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The Rolling Stones Discover America

3.47  ·  Rating details ·  105 Ratings  ·  17 Reviews
In 1969 Michael Lydon, a founding editor of Rolling Stone and a leading member of rock writing’s first generation, got a dream assignment: to cover the Rolling Stones’ hopscotch tour across America that ended at Altamont. His long, intimate piece on the tour, The Rolling Stones Discover America, captures the highs and lows of the grueling tour and has become a classic of r ...more
Kindle Edition, 63 pages
Published January 8th 2013 by Franklin Street Press
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Paul
Jun 11, 2013 rated it it was amazing
Shelves: history, music
For a guy who was probably having way too much fun, Michael Lydon wrote some clear, interpretive, reports while on the road with the Rolling Stones '69 American tour. It's not just the music, but the people and the culture of the late sixties, a shared history that he experienced up close and personal. He writes about the kids: "They forget everything but being right there, then everything happens, and it's no longer a concert, but a wild high-time happiness that everyone shares." It seems a sim ...more
Susan
Feb 02, 2014 rated it really liked it
Author of this short ebook, Michael Lydon, was a founding editor of Rolling Stone, as well as being a playwright, journalist and writing many books on music. In the later years of the Sixties, the ‘Big Three’ (Beatles, Stones and Dylan) had given up touring. However, by 1969, the Rolling Stones were ready to go back on the road and Lydon accompanied them on tour.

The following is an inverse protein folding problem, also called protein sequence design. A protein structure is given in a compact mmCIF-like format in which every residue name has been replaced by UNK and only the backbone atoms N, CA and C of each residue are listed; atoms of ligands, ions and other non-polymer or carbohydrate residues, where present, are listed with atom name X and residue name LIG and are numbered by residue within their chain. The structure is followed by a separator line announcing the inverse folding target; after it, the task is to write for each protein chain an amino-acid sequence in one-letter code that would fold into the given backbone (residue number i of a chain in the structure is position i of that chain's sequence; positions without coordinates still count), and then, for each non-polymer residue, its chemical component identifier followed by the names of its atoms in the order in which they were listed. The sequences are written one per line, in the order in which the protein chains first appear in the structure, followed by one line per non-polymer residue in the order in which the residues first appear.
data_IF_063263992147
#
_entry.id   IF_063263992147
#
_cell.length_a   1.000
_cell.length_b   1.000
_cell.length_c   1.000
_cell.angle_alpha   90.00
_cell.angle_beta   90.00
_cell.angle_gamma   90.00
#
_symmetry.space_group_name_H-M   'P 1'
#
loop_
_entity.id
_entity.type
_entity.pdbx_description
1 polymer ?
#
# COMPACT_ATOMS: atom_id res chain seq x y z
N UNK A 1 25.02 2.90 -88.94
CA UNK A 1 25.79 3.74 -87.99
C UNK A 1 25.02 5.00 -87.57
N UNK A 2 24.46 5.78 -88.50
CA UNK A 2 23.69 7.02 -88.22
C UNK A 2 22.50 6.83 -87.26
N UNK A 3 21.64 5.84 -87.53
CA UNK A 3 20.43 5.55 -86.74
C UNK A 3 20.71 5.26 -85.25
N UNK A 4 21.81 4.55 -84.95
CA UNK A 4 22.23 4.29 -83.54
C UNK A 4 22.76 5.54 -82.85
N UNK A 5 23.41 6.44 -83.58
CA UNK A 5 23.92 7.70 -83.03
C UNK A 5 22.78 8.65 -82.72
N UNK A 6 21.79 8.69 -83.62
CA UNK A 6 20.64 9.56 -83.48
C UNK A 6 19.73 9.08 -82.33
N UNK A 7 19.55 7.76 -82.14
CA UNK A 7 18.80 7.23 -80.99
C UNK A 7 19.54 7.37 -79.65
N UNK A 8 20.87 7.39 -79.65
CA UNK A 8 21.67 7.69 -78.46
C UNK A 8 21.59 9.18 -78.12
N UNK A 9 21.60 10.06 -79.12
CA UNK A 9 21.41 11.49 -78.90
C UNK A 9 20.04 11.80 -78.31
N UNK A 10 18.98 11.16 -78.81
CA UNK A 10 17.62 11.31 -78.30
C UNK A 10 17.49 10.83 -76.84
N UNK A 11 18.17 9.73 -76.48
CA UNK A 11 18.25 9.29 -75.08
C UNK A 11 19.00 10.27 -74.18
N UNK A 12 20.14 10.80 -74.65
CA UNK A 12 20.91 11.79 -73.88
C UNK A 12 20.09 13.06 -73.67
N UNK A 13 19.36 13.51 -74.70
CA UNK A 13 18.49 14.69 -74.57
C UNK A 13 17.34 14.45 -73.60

This, then, is the story of a US tour, which culminated in the stabbing of an eighteen year old fan, Meredith Hunter, in Altamont – mu
...more
Harry
Jun 07, 2017 rated it really liked it
Shelves: non-fiction, music
Short account of the weeks and days leading up to the infamous free concert at Altamont that resulted in the Hells Angels killing someone in the crowd at a Rolling Stones concert. The end of the 60s or the end of the hippy ideal? For fans only but it's my thing so I loved it but not for everyone.
Kathryn
Feb 03, 2013 rated it liked it
True story: when it was announced that The Rolling Stones planned to bring the Steel Wheels tour to my home town, I drew the short straw to get tickets. Now, this happened way before the Internet and refreshing Web pages on LiveNation to get good seats. I had to drive to Turtles Records and Tapes about an hour before the sale began and pluck a strip of paper from a hat as part of the "lottery" system. There were rules, too: you entered the store when your number was called, and you took the tick ...more
Mark J Waltz
Mar 01, 2017 rated it it was ok
OK Read

Nothing new disclosed from other accounts. Quick read interesting characters. Seems like eons ago. Description of concert tour is good.
Vtlozano
Feb 07, 2013 rated it it was ok
Not without its fun cameos: Abbie Hoffman, begging for money backstage; a wasted Keith telling off a Los Angeles socialite. But much of it is gassy commentary on kids, rock and roll, and youth culture. That part of it feels like a time capsule from when rock journalism was learning to take itself seriously, and overcompensated by imposing a whole lot of sociology. You do learn what hard work touring was. Lydon also does a decent job of describing strange combo of monotony and excitement that com ...more
Rob Hermanowski
In the nifty Kindle single format, this is essentially a reprint of a lengthy article by a reporter who was embedded in the Rolling Stone's last tour of America in the 1960's (shortly after Brian Jones' death). This included the infamous concert in which a fan was stabbed to death mid concert directly in front of the stage by Hell's Angels serving as "security" for the show. Interesting anecdotes abound, and the reader gets a good sense of what it must have been like to have been there. Recommen ...more